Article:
The more I think about law, the more I see arbitrary historical accidents enshrined into unquestioned dogma. Consider: we require people to answer questions by police or courts investigating crimes, without privacy excuses and without compensation for lost time. We apparently estimate the value of investigating crime to outweigh such costs. Except, we exempt criminal suspects from answering questions! (We also exempt folks statusfully related to suspects.) Yet if anyone should give up time and privacy to help investigate a crime, it is the suspects.
Here is one account of this history of this rule:
The right was created in reaction to the excesses of the Courts of Star Chamber and High Commission … 1487-1641. These courts utilized the inquisitorial method of truth-seeking … sufficient “proof” came from browbeating confessions out of the accused. These courts required the accused to answer any question put to him, without advance notice of his accusers, the charges against him, or the evidence amassed. … By the 18th century, English law provided that neither confessions coerced during the trial nor pretrial confessions obtained through torture could be used. …. The U.S. Supreme Court has expanded the Fifth Amendment to apply … to “any other proceeding, civil or criminal, formal or informal, where his answers might incriminate him in future criminal proceedings.” (more)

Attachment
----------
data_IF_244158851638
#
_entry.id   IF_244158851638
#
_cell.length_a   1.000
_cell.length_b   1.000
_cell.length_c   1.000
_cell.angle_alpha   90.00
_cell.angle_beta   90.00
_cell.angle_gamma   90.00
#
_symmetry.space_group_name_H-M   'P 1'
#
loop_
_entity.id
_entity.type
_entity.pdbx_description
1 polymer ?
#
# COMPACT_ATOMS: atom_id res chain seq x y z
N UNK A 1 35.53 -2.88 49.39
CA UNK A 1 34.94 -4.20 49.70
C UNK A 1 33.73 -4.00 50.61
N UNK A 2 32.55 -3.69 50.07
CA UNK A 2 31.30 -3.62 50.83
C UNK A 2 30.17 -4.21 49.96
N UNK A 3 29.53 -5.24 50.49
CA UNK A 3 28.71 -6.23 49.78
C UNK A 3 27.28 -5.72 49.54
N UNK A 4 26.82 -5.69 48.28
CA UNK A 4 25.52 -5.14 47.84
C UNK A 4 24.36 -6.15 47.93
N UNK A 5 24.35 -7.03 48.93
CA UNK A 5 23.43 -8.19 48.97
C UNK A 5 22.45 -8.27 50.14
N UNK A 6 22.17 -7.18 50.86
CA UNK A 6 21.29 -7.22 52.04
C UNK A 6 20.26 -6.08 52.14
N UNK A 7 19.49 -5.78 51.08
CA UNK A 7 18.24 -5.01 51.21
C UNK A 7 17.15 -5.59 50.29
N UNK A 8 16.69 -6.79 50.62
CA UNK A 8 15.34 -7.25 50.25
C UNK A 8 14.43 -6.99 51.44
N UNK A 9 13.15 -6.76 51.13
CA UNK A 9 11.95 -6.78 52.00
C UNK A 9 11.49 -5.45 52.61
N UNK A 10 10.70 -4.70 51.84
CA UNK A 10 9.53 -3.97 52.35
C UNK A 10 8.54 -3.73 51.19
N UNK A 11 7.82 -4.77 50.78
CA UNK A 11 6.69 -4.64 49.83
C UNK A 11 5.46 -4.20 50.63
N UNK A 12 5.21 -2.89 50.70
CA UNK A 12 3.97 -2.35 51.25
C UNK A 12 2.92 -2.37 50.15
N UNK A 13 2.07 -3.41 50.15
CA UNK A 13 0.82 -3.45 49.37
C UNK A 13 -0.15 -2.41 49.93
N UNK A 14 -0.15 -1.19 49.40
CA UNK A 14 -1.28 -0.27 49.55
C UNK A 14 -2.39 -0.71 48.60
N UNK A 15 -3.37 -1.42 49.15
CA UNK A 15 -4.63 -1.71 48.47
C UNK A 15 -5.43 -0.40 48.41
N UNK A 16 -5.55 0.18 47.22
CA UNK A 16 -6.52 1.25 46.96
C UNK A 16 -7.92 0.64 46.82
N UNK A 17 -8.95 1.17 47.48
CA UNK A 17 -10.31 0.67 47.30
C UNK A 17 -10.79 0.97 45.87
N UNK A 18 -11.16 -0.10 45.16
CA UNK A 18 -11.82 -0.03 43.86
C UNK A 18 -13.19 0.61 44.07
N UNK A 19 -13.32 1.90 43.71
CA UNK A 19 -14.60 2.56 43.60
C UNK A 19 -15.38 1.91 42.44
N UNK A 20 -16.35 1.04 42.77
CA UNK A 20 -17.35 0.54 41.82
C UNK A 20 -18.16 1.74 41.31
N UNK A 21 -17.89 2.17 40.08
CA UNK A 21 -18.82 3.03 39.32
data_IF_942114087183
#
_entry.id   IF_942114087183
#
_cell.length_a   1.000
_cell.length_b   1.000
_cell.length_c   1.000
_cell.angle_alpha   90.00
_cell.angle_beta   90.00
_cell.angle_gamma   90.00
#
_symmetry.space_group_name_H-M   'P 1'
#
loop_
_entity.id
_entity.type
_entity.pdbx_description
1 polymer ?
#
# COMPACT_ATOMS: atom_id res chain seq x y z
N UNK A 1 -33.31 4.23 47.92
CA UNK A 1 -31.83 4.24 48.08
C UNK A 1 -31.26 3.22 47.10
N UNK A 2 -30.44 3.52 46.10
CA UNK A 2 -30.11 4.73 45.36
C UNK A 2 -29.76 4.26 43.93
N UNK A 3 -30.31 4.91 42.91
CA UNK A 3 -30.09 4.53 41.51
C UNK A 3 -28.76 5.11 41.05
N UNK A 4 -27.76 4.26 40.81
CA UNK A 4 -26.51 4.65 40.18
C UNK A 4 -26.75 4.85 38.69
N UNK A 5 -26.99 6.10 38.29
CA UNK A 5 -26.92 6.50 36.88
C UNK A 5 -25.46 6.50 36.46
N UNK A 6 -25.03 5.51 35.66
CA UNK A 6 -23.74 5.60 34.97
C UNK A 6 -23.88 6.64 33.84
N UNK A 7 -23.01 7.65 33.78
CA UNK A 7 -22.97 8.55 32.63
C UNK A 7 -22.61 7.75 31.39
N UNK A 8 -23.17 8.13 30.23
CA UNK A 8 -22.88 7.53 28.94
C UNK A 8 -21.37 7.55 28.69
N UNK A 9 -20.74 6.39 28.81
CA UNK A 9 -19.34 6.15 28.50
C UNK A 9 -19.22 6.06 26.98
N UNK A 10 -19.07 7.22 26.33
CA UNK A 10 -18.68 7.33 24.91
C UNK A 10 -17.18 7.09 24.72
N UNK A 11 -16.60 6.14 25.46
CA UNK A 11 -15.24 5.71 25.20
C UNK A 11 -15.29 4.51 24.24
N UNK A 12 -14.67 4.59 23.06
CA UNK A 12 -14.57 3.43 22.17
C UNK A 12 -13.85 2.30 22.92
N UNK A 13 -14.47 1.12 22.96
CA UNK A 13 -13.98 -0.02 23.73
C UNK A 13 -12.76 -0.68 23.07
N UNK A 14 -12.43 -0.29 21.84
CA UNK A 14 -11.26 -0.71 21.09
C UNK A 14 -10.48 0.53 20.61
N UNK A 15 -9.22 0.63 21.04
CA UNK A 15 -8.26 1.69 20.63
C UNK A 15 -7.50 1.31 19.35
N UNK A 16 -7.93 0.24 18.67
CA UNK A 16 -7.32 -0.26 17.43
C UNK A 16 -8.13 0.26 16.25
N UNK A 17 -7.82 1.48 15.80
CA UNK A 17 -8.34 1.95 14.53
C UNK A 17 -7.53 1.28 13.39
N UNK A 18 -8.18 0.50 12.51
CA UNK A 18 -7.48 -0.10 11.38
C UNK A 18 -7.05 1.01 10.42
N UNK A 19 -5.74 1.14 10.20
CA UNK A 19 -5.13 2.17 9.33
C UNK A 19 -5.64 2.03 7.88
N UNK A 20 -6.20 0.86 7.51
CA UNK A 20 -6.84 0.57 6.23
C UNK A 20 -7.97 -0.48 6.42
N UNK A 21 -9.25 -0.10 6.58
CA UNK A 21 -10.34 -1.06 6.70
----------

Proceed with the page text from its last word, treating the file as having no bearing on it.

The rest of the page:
Somehow, many think this history shows that today a right not to self-incriminate keeps police from torturing confessions out of suspects. But to prevent torture, we should just have rules against torture. A further rule against self-incrimination can’t prevent torture for the simple reason that we let people waive their right not to self-incriminate. If police can force confessions via undetected torture, then police can also use undetected torture to force people to waive their right against self-incrimination!
The following video argues that if suspects must answer police questions, then police can find enough mistakes in what most anyone says to make them seem guilty:
The detective in this video also says that if he follows most anyone long enough he can catch them breaking a law. But if true these seem grounds for raising standards of proof at trial, and for disclosing at trial the amount of questioning or following done.
We don’t want to protect people from being framed by the police merely by making police work generically harder. For example, requiring police to always hop on one foot, or to constantly sing the national anthem, would surely make it harder for police to frame folks, but simply by making it harder for them to do anything! The rule against self-incrimination seems yet another arbitrary handicap, making police work harder overall, without discouraging bad policing more than good policing.
Rather than giving arbitrary handicaps, we’d do better to just reduce the size of the police force and budget, and to restrict police in ways that more directly distinguishes good from bad policing. Having suspects answer police questions does not so distinguish, being just as much a part of good as bad policing.